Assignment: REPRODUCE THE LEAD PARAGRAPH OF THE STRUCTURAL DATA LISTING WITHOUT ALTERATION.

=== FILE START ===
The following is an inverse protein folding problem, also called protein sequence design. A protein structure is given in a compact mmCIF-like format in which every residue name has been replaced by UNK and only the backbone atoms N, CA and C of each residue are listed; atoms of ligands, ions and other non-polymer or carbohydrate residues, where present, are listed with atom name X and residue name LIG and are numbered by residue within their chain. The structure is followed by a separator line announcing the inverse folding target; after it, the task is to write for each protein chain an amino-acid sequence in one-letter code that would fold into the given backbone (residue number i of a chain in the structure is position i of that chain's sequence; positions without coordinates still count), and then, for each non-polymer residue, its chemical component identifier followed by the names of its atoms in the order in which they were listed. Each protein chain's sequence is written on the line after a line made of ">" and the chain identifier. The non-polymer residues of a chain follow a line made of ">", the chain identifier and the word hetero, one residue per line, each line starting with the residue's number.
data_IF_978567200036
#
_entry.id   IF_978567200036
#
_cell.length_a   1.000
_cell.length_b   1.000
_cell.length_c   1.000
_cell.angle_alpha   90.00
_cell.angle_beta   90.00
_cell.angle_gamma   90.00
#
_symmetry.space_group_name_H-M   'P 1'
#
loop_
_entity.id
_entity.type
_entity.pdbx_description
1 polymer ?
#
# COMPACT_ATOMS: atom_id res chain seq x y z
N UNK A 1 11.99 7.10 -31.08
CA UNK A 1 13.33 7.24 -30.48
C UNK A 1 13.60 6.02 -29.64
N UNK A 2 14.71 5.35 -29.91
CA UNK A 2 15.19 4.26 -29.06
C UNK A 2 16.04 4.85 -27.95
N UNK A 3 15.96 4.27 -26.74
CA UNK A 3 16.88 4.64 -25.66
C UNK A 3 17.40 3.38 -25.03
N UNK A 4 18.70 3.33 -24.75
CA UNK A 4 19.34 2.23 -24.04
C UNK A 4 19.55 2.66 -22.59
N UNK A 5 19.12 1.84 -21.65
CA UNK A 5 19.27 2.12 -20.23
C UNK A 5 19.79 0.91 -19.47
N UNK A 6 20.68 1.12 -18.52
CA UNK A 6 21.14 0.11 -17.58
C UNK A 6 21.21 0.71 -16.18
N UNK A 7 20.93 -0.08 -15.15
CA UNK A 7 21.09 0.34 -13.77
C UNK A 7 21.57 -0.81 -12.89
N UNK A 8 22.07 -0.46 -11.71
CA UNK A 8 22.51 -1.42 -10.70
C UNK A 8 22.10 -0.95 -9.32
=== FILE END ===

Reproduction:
The following is an inverse protein folding problem, also called protein sequence design. A protein structure is given in a compact mmCIF-like format in which every residue name has been replaced by UNK and only the backbone atoms N, CA and C of each residue are listed; atoms of ligands, ions and other non-polymer or carbohydrate residues, where present, are listed with atom name X and residue name LIG and are numbered by residue within their chain. The structure is followed by a separator line announcing the inverse folding target; after it, the task is to write for each protein chain an amino-acid sequence in one-letter code that would fold into the given backbone (residue number i of a chain in the structure is position i of that chain's sequence; positions without coordinates still count), and then, for each non-polymer residue, its chemical component identifier followed by the names of its atoms in the order in which they were listed. Each protein chain's sequence is written on the line after a line made of ">" and the chain identifier. The non-polymer residues of a chain follow a line made of ">", the chain identifier and the word hetero, one residue per line, each line starting with the residue's number.